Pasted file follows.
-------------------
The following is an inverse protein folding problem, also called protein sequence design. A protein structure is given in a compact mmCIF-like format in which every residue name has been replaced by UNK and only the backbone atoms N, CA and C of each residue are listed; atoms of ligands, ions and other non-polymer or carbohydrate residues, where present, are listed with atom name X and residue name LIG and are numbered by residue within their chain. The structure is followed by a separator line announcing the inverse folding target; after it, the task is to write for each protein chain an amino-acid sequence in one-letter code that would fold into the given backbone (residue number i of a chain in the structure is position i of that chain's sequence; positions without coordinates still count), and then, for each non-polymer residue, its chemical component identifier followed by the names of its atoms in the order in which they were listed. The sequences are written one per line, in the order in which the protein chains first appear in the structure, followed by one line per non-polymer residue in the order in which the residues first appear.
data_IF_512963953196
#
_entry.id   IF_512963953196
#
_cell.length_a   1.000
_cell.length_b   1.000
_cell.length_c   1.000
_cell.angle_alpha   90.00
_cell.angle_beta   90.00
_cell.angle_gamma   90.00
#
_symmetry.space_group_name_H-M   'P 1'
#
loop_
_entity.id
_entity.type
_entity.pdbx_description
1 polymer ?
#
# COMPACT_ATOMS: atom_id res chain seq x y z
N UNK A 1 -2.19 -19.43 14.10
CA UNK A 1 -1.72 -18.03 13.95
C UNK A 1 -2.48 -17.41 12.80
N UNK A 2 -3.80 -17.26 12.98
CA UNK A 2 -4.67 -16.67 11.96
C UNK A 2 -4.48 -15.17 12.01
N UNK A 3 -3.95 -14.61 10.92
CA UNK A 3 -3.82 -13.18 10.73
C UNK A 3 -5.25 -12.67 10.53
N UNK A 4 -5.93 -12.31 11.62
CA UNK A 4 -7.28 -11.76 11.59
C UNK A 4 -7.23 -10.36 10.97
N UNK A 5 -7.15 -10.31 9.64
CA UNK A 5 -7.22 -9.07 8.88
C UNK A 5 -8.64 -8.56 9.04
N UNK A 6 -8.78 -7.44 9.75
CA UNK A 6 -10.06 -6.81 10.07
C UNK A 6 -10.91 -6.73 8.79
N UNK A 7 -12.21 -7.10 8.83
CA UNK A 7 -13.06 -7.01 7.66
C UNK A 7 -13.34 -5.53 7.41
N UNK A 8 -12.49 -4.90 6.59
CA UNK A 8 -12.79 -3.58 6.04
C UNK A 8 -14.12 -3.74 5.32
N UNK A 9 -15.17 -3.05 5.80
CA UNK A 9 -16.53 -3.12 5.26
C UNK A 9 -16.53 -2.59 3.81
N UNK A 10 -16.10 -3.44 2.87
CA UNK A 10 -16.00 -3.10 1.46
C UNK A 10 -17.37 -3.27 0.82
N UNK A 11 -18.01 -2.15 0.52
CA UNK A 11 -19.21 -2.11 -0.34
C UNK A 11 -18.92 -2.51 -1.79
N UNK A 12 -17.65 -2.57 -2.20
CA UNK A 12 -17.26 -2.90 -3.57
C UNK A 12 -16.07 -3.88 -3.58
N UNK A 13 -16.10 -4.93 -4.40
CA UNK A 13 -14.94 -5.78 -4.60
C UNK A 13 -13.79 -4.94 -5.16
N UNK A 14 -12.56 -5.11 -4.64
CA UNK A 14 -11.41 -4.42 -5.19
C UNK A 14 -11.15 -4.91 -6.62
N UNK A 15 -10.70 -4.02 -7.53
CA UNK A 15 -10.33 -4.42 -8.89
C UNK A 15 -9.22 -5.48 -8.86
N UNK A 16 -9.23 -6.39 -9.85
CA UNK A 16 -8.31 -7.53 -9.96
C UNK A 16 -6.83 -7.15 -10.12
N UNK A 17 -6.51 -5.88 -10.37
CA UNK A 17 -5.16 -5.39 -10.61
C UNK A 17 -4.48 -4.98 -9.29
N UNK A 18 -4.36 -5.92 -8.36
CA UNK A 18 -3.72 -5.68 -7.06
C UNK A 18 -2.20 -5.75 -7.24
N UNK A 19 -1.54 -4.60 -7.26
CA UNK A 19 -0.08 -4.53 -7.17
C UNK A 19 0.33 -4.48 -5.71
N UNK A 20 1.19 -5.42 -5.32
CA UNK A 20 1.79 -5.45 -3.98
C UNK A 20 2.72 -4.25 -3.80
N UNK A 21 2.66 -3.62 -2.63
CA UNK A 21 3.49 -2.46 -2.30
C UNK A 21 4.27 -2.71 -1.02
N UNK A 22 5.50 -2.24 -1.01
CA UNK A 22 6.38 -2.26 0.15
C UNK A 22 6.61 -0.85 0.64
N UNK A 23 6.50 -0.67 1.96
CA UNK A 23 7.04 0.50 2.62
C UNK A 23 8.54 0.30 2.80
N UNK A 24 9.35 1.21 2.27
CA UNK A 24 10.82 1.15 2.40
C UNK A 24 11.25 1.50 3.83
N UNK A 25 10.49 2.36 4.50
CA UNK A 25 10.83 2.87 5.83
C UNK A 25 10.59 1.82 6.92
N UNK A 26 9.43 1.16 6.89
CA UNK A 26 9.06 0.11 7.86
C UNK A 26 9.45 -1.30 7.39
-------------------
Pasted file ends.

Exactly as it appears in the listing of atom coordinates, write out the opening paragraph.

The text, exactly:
The following is an inverse protein folding problem, also called protein sequence design. A protein structure is given in a compact mmCIF-like format in which every residue name has been replaced by UNK and only the backbone atoms N, CA and C of each residue are listed; atoms of ligands, ions and other non-polymer or carbohydrate residues, where present, are listed with atom name X and residue name LIG and are numbered by residue within their chain. The structure is followed by a separator line announcing the inverse folding target; after it, the task is to write for each protein chain an amino-acid sequence in one-letter code that would fold into the given backbone (residue number i of a chain in the structure is position i of that chain's sequence; positions without coordinates still count), and then, for each non-polymer residue, its chemical component identifier followed by the names of its atoms in the order in which they were listed. The sequences are written one per line, in the order in which the protein chains first appear in the structure, followed by one line per non-polymer residue in the order in which the residues first appear.